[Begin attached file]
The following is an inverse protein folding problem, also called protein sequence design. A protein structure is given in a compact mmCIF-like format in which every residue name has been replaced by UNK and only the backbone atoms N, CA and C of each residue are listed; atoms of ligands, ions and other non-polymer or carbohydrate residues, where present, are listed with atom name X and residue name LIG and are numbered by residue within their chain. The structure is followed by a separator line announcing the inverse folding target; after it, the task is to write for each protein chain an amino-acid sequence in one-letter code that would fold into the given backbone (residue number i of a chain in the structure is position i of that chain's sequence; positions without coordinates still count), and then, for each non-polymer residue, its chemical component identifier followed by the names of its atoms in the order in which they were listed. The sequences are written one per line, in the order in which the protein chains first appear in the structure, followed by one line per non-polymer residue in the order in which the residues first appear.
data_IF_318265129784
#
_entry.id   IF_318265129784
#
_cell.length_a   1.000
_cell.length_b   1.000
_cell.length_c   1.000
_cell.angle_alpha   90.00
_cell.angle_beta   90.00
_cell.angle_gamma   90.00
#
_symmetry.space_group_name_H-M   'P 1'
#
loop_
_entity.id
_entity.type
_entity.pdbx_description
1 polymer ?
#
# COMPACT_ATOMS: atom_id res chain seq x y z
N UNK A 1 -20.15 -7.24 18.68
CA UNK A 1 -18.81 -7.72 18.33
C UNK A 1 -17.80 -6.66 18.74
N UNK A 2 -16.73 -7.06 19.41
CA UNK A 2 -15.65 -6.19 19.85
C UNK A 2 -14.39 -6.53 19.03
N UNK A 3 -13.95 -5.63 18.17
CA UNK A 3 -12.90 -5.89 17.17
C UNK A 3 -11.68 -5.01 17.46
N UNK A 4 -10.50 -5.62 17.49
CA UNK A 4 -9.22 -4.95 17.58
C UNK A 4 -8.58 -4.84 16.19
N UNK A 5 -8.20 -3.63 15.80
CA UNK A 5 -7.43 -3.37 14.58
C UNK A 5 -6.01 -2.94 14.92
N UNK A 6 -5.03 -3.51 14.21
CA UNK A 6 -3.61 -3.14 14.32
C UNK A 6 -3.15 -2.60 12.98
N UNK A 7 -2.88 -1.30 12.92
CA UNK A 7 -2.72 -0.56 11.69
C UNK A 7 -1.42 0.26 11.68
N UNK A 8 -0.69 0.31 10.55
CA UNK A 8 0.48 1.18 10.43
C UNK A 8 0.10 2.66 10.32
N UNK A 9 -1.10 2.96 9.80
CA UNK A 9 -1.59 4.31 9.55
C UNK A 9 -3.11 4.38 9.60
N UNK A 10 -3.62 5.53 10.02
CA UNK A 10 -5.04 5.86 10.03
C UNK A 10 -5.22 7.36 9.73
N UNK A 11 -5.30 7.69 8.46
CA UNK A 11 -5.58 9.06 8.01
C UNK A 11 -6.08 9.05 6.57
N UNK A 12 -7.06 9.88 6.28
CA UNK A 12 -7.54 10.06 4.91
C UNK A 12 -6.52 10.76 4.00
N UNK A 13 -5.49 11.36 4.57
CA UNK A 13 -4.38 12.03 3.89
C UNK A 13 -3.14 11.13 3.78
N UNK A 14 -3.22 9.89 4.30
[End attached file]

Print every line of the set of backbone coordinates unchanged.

The following is an inverse protein folding problem, also called protein sequence design. A protein structure is given in a compact mmCIF-like format in which every residue name has been replaced by UNK and only the backbone atoms N, CA and C of each residue are listed; atoms of ligands, ions and other non-polymer or carbohydrate residues, where present, are listed with atom name X and residue name LIG and are numbered by residue within their chain. The structure is followed by a separator line announcing the inverse folding target; after it, the task is to write for each protein chain an amino-acid sequence in one-letter code that would fold into the given backbone (residue number i of a chain in the structure is position i of that chain's sequence; positions without coordinates still count), and then, for each non-polymer residue, its chemical component identifier followed by the names of its atoms in the order in which they were listed. The sequences are written one per line, in the order in which the protein chains first appear in the structure, followed by one line per non-polymer residue in the order in which the residues first appear.
data_IF_318265129784
#
_entry.id   IF_318265129784
#
_cell.length_a   1.000
_cell.length_b   1.000
_cell.length_c   1.000
_cell.angle_alpha   90.00
_cell.angle_beta   90.00
_cell.angle_gamma   90.00
#
_symmetry.space_group_name_H-M   'P 1'
#
loop_
_entity.id
_entity.type
_entity.pdbx_description
1 polymer ?
#
# COMPACT_ATOMS: atom_id res chain seq x y z
N UNK A 1 -20.15 -7.24 18.68
CA UNK A 1 -18.81 -7.72 18.33
C UNK A 1 -17.80 -6.66 18.74
N UNK A 2 -16.73 -7.06 19.41
CA UNK A 2 -15.65 -6.19 19.85
C UNK A 2 -14.39 -6.53 19.03
N UNK A 3 -13.95 -5.63 18.17
CA UNK A 3 -12.90 -5.89 17.17
C UNK A 3 -11.68 -5.01 17.46
N UNK A 4 -10.50 -5.62 17.49
CA UNK A 4 -9.22 -4.95 17.58
C UNK A 4 -8.58 -4.84 16.19
N UNK A 5 -8.20 -3.63 15.80
CA UNK A 5 -7.43 -3.37 14.58
C UNK A 5 -6.01 -2.94 14.92
N UNK A 6 -5.03 -3.51 14.21
CA UNK A 6 -3.61 -3.14 14.32
C UNK A 6 -3.15 -2.60 12.98
N UNK A 7 -2.88 -1.30 12.92
CA UNK A 7 -2.72 -0.56 11.69
C UNK A 7 -1.42 0.26 11.68
N UNK A 8 -0.69 0.31 10.55
CA UNK A 8 0.48 1.18 10.43
C UNK A 8 0.10 2.66 10.32
N UNK A 9 -1.10 2.96 9.80
CA UNK A 9 -1.59 4.31 9.55
C UNK A 9 -3.11 4.38 9.60
N UNK A 10 -3.62 5.53 10.02
CA UNK A 10 -5.04 5.86 10.03
C UNK A 10 -5.22 7.36 9.73
N UNK A 11 -5.30 7.69 8.46
CA UNK A 11 -5.58 9.06 8.01
C UNK A 11 -6.08 9.05 6.57
N UNK A 12 -7.06 9.88 6.28
CA UNK A 12 -7.54 10.06 4.91
C UNK A 12 -6.52 10.76 4.00
N UNK A 13 -5.49 11.36 4.57
CA UNK A 13 -4.38 12.03 3.89
C UNK A 13 -3.14 11.13 3.78
N UNK A 14 -3.22 9.89 4.30